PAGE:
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NewBoCo hires Aaron Horn as C.O.O

Aaron Horn is doing what he wants to do.

Horn began work Tuesday as the Chief Operating Officer of NewBoCo—a Cedar Rapids-based nonprofit—becoming the organizations 19th employee.

Horn has been involved with the Iowa Startup Accelerator in part-time roles since 2014 ranging from investor, mentor, board member and board chairman.

His full-time job was Director of IT for the Iowa Interstate Railroad.

“I’m really passionate about entrepreneurship, especially building the ecosystem,” Horn, 36, says. “And that’s something NewBoCo is passionate about as well and has a lot of things going on that drive towards that.

“My involvement has just kind of continually grown to this point, to where I get to do it full-time. Which is awesome.”

Horn—an Adel native and Iowa State University graduate—was the Global Head of IT for Becker Underwood until it was sold for $1 billion in 2012. After moving to Eastern Iowa in 2014 a mutual friend would connect Horn with NewBoCo Executive Director Eric Engelmann as the Iowa Startup Accelerator.

“We got connected via somebody and I remember it was a phone call when I first chatted with him, and I was like man, this guy sounds like a cool cat,” Englemann says. “I’ve got to get him plugged in to some of the things that are going on so he can find his tribe in Eastern Iowa.”

Englemann says Horn will be providing more “bandwidth” for NewBoCo.

“We are going to compliment each other very well,” Englemann says. “I have a little bit more of the visionary mindset and he’s more of how the heck we get it all done.”

Englemann said Horn will also focus on specific projects and programs offers, like the Corridor Angels Investor Group.

“That’s something I’ve launched but it needs somebody to really focus on it and I think he’s going to spend a lot of time focused on that program,” Englemann says.

Horn says he’d like to have 100 investors in the investor group and that he will work on expanding the DeltaV Code School to Des Moines.

“It’s funny because I have been involved since the beginning so it kind of felt, even though it’s my first day, it was un-ceremonial,” Horn, said. “We sat down at a desk and just kept going on all the stuff that we were working on.”

NewBoCo hires Aaron Horn as C.O.O | Clay & Milk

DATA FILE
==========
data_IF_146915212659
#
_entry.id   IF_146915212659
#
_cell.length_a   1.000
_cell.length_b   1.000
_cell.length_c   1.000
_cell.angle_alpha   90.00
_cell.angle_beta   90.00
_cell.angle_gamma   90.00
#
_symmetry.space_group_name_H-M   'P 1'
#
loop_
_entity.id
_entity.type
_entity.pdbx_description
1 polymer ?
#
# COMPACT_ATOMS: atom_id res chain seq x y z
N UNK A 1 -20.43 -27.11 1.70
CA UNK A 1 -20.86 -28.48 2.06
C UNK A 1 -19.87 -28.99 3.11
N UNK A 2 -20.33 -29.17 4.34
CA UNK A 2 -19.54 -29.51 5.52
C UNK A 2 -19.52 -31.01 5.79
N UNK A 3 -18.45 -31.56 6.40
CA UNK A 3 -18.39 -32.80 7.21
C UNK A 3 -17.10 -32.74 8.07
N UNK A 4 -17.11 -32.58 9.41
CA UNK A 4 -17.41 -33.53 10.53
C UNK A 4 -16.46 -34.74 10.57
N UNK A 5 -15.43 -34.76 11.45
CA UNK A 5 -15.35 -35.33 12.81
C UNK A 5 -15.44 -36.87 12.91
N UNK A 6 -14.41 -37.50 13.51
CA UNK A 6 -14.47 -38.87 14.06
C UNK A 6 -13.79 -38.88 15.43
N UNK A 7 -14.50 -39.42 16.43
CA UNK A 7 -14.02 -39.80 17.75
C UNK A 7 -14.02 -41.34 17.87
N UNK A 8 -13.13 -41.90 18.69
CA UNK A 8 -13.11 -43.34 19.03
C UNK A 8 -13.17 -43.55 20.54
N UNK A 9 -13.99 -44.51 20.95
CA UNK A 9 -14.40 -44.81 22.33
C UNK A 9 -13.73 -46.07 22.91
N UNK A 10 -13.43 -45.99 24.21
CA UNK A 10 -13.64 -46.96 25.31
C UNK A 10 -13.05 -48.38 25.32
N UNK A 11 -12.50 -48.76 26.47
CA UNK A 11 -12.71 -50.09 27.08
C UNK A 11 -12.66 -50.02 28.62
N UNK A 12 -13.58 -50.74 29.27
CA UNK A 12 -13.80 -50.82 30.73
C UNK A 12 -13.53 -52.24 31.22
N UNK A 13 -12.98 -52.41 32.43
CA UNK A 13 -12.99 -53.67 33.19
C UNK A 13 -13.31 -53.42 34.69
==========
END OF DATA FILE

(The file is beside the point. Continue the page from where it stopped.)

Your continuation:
A central Iowa ag-tech accelerator has secured more backers and finally has a name. The Greater Des Moines Partnership first announced the accelerator last year, naming four initial investors. On Monday, the Partnership said the program will be called the "Iowa AgriTech Accelerator" and named three new investors. The new investors include Grinnell Mutual, Kent Corp. and Sukup Manufacturing, all Iowa companies. They join investors Deere & Co., Peoples Co., Farmers Mutual Hail Insurance Co. and DuPont Pioneer. Each investor has agreed to put up $100,000 for the first year of the accelerator. Startups entering the program will receive $40,000 in seed funding in exchange for 6 percent equity. Tej Dhawan, an angel investor and local startup mentor, is serving as interim director until the AgriTech Accelerator names a permanent leader. Dhawan held a similar role with the GIA before Brian Hemesath was named as managing director. As interim director, Dhawan said his main job includes hiring the accelerator's executive director, establishing a business structure and initial recruiting for the first cohort. The accelerator will place few filters, such as location and product, on the applicant pool, Dhawan said. "When you’re seeking innovation, innovation can come from every corner of the world so why restrict ourselves," he said. One area the the AgriTech Accelerator won't recruit from is biotech. For its first cohort, the AgriTech Accelerator will work out of the GIA's space in Des Moines' East Village, Dhawan said. A future, permanent home is still to be decided. The accelerator's program will host startups from mid-July through mid-October, ending with an event connected to the annual World Food Prize. The GIA, which the AgriTech Accelerator is based on, also ends with presentations at an industry event. The accelerator has also started lining up a mentor pool. The Iowa Corn Growers Association, Iowa Soybean Association and the Iowa Pork Producers Association have agreed to provide mentors, as has Iowa State University. While the AgriTech Accelerator is loosely based off of the GIA, it will differ in its business structure, Dhawan said. The GIA runs through a for-profit model for both operations and its investment fund. The AgriTech Accelerator will have a nonprofit model for its operations and a for-profit setup for its fund. Dhawan said the nonprofit model is being used so the accelerator can better work with other nonprofit partners, such as trade associations. "These are all organizations that are nonprofits and can be amazing stakeholders without ever having to be investors in the accelerator," he said. "It becomes easier to work with trade associations in their nonprofit role when we are also a nonprofit." When it's up and running, the AgriTech Accelerator would be one of a handful of ag-focused startup development programs in Iowa. Others include the Ag Startup Engine out of Iowa State University and the Rural Ventures Alliance from Iowa MicroLoan. Matthew Patane is the managing editor and co-founder of Clay & Milk. Send him an email at
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